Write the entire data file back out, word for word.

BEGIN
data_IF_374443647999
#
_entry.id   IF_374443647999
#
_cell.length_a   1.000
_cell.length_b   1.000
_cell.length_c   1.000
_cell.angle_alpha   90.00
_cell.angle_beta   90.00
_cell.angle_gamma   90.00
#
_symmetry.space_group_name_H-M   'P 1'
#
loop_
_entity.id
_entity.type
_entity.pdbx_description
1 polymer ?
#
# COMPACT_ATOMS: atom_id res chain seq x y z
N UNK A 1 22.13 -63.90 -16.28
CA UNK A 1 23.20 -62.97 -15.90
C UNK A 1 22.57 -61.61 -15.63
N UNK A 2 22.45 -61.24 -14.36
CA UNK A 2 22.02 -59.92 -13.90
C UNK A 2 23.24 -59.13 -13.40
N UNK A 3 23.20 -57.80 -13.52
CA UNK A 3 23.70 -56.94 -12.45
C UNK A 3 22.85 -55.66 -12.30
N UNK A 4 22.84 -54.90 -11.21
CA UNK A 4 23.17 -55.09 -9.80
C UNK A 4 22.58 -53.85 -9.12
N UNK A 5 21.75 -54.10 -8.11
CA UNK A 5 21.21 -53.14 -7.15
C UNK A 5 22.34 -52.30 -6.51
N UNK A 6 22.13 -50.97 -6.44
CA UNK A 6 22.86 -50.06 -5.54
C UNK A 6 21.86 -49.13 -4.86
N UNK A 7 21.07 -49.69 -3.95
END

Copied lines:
data_IF_374443647999
#
_entry.id   IF_374443647999
#
_cell.length_a   1.000
_cell.length_b   1.000
_cell.length_c   1.000
_cell.angle_alpha   90.00
_cell.angle_beta   90.00
_cell.angle_gamma   90.00
#
_symmetry.space_group_name_H-M   'P 1'
#
loop_
_entity.id
_entity.type
_entity.pdbx_description
1 polymer ?
#
# COMPACT_ATOMS: atom_id res chain seq x y z
N UNK A 1 22.13 -63.90 -16.28
CA UNK A 1 23.20 -62.97 -15.90
C UNK A 1 22.57 -61.61 -15.63
N UNK A 2 22.45 -61.24 -14.36
CA UNK A 2 22.02 -59.92 -13.90
C UNK A 2 23.24 -59.13 -13.40
N UNK A 3 23.20 -57.80 -13.52
CA UNK A 3 23.70 -56.94 -12.45
C UNK A 3 22.85 -55.66 -12.30
N UNK A 4 22.84 -54.90 -11.21
CA UNK A 4 23.17 -55.09 -9.80
C UNK A 4 22.58 -53.85 -9.12
N UNK A 5 21.75 -54.10 -8.11
CA UNK A 5 21.21 -53.14 -7.15
C UNK A 5 22.34 -52.30 -6.51
N UNK A 6 22.13 -50.97 -6.44
CA UNK A 6 22.86 -50.06 -5.54
C UNK A 6 21.86 -49.13 -4.86
N UNK A 7 21.07 -49.69 -3.95